An obstetric nurse connects a bag of pain medication intended for an epidural catheter to the mother's intravenous (IV) line, resulting in a fatal cardiac arrest. Newborns in a neonatal intensive care unit are given full-dose heparin instead of low-dose flushes, leading to three deaths from intracranial bleeding. An elderly man experiences cardiac arrest while hospitalized, but when the code blue team arrives, they are unable to administer a potentially life-saving shock because the defibrillator pads and the defibrillator itself cannot be physically connected.
Busy health care workers rely on equipment to carry out life-saving interventions, with the underlying assumption that technology will improve outcomes. But as these examples illustrate, the interaction between workers, the equipment, and their environment can actually increase the risk of disastrous errors. Each of these safety hazards ultimately was attributed to a relatively simple, yet overlooked problem with equipment design. The bag of epidural anesthetic was similar in size and shape to IV medication bags, and, crucially, the same catheter could access both types of bags. Full-dose and prophylactic-dose heparin vials appear virtually identical, and both concentrations are routinely stocked in automated dispensers at the point of care. Multiple brands of defibrillators exist that differ in physical appearance as well as functionality; a typical hospital may have many different models scattered around the building, sometimes even on the same unit.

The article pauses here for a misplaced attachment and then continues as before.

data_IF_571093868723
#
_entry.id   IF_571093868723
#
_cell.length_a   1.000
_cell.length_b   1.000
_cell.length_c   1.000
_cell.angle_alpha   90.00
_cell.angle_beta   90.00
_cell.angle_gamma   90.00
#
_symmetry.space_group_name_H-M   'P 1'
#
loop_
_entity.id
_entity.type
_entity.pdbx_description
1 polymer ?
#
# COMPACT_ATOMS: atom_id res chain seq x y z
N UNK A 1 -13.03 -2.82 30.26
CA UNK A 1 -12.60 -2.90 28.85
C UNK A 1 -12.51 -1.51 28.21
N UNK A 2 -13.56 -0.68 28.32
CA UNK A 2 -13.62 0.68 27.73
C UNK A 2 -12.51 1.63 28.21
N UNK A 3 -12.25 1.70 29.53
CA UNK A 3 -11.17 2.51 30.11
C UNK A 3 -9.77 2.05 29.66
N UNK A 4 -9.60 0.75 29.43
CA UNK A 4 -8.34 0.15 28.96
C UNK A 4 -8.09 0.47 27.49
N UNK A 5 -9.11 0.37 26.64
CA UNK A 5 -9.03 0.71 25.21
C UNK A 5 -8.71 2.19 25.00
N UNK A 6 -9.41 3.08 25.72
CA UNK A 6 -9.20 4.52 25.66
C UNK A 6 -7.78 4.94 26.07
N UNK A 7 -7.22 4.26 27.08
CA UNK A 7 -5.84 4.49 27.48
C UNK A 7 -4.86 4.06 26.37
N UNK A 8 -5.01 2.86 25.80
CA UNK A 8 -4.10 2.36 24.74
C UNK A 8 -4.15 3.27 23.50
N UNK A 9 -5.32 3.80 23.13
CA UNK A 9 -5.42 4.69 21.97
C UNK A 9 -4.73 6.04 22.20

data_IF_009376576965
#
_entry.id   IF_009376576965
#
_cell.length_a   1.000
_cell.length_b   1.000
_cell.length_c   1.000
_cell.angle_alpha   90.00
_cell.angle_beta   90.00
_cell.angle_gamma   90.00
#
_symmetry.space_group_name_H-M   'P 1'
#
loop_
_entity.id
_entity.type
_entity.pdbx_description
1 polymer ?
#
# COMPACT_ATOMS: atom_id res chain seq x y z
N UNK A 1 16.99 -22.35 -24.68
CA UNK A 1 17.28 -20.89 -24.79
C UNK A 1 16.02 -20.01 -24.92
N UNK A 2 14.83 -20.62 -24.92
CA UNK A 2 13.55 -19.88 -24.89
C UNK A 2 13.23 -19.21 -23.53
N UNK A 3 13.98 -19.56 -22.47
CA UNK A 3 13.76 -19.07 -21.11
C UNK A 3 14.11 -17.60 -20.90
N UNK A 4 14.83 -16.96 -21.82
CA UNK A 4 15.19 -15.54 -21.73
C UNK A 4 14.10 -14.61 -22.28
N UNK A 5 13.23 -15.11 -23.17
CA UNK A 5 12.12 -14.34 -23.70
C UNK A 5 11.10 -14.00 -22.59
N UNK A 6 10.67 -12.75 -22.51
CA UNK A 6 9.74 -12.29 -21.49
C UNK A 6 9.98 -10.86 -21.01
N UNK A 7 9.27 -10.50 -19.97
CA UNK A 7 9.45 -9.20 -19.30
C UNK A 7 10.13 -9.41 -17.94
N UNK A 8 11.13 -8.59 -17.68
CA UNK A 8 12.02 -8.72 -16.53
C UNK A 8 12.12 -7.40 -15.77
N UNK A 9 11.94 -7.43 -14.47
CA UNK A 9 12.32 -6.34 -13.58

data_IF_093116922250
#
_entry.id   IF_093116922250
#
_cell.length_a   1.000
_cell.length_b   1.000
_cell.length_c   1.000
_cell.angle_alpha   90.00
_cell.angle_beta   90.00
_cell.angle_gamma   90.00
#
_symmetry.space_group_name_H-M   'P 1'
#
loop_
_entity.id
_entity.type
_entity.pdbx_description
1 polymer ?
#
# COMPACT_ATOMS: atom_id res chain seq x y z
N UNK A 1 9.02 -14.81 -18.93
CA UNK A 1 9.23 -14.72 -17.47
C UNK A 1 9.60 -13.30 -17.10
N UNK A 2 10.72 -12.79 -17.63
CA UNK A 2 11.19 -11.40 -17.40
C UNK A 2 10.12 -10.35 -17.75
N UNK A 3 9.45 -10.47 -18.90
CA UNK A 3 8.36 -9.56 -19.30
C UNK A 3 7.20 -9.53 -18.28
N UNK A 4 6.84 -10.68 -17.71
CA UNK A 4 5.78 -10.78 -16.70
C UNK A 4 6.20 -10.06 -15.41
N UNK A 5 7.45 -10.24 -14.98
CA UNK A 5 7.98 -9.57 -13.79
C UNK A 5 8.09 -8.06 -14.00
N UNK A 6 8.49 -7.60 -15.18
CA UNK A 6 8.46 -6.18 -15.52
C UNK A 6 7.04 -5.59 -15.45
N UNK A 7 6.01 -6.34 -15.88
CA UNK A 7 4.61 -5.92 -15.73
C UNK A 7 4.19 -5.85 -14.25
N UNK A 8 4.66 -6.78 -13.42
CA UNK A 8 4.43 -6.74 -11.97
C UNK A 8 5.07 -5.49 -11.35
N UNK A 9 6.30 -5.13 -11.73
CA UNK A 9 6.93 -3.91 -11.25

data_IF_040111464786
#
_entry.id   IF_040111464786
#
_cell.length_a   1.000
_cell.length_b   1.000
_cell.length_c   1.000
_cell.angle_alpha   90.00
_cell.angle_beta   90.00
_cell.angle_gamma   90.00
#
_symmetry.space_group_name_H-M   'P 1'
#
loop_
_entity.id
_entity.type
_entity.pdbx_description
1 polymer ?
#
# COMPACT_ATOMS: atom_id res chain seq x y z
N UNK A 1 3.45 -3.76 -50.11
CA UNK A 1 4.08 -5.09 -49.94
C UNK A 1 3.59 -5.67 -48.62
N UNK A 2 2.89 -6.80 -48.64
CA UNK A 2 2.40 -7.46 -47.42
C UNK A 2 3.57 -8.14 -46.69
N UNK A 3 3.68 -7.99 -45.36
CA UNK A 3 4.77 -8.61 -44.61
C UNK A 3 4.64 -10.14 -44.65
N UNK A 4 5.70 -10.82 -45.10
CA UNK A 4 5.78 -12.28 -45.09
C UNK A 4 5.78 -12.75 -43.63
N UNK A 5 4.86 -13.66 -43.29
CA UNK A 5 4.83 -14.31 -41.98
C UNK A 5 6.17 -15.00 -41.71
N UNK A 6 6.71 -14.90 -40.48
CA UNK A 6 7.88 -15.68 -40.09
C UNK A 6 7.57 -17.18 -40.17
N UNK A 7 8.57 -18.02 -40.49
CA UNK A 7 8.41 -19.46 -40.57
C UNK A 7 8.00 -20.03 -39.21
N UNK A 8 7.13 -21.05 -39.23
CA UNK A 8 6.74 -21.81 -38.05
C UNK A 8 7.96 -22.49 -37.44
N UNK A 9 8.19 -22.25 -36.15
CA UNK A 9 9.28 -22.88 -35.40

Human factors engineering is the discipline that attempts to identify and address these issues. It is the discipline that takes into account human strengths and limitations in the design of interactive systems that involve people, tools and technology, and work environments to ensure safety, effectiveness, and ease of use. A human factors engineer examines a particular activity in terms of its component tasks, and then assesses the physical demands, skill demands, mental workload, team dynamics, aspects of the work environment (e.g., adequate lighting, limited noise, or other distractions), and device design required to complete the task optimally. In essence, human factors engineering focuses on how systems work in actual practice, with real—and fallible—human beings at the controls, and attempts to design systems that optimize safety and minimize the risk of error in complex environments.
Human factors engineering has long been used to improve safety in many industries outside of health care—it has been employed to analyze errors in aviation, automobiles, and the Three Mile Island nuclear power plant accident. Its application to health care is relatively recent; pioneering studies of human factors in anesthesia were integral to the redesign of anesthesia equipment, significantly reducing the risk of injury or death in the operating room.
Applications of Human Factors Engineering to Improving Safety
The very nature of human factors engineering precludes "one size fits all" solutions, but several tools and techniques are commonly used as human factors approaches to addressing safety issues.
Usability testing—Human factors engineers test new systems and equipment under real-world conditions as much as possible, in order to identify potential problems and unintended consequences of new technology. One prominent example of the clinical applicability of usability testing involves electronic medical records and computerized provider order entry (CPOE). A recent book discussed a serious medication overdose that occurred in part due to confusing displays in the institution's CPOE system—a vivid example of how failing to use human factors engineering principles in user interface design can potentially harm patients. Simulated clinical scenarios may be used to conduct usability testing, as was performed in a study that demonstrated that commercial CPOE systems generally did not detect potentially unsafe orders.